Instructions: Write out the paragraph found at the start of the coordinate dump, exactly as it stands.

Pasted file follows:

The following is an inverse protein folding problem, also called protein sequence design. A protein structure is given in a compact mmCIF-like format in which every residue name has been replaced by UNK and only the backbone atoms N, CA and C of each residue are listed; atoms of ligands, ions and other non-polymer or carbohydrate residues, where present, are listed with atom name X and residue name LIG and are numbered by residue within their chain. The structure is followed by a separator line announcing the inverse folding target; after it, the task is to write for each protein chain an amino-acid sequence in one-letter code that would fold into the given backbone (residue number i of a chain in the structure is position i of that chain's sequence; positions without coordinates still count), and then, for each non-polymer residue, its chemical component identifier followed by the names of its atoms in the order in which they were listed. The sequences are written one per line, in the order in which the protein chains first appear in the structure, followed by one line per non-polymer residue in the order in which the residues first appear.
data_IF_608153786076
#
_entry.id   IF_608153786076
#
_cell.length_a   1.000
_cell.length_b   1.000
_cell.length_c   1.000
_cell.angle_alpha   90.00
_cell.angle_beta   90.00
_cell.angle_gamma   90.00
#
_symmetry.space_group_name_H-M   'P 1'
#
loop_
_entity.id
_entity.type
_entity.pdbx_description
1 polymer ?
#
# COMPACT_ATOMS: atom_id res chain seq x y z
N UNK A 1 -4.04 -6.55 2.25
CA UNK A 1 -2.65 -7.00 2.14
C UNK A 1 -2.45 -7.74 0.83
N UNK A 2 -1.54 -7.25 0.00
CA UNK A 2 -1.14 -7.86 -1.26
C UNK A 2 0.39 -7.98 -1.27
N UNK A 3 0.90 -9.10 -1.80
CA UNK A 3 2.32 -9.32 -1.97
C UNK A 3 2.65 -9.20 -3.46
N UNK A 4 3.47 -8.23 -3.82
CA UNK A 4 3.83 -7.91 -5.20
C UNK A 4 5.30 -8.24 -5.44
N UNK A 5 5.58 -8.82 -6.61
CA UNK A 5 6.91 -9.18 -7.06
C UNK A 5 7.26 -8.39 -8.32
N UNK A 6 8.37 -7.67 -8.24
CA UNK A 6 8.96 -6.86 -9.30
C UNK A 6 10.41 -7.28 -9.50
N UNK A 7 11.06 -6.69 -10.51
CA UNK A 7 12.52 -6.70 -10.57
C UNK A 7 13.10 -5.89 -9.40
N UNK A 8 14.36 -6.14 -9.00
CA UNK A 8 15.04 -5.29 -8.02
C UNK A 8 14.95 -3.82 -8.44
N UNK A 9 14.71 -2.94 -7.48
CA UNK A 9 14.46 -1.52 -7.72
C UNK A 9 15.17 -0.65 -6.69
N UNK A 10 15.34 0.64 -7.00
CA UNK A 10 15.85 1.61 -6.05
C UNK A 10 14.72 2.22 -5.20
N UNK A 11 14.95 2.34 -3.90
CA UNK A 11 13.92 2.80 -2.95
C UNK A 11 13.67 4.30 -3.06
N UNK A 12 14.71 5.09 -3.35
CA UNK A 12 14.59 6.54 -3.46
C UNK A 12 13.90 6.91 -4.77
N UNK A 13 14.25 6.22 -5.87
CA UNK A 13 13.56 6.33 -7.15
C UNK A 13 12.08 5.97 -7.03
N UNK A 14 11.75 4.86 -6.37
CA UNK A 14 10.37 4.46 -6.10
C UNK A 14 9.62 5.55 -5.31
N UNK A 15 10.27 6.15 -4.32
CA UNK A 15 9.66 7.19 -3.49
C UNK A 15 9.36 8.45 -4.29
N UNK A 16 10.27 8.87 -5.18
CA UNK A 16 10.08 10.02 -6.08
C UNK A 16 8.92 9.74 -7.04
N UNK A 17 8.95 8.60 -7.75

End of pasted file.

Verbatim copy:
The following is an inverse protein folding problem, also called protein sequence design. A protein structure is given in a compact mmCIF-like format in which every residue name has been replaced by UNK and only the backbone atoms N, CA and C of each residue are listed; atoms of ligands, ions and other non-polymer or carbohydrate residues, where present, are listed with atom name X and residue name LIG and are numbered by residue within their chain. The structure is followed by a separator line announcing the inverse folding target; after it, the task is to write for each protein chain an amino-acid sequence in one-letter code that would fold into the given backbone (residue number i of a chain in the structure is position i of that chain's sequence; positions without coordinates still count), and then, for each non-polymer residue, its chemical component identifier followed by the names of its atoms in the order in which they were listed. The sequences are written one per line, in the order in which the protein chains first appear in the structure, followed by one line per non-polymer residue in the order in which the residues first appear.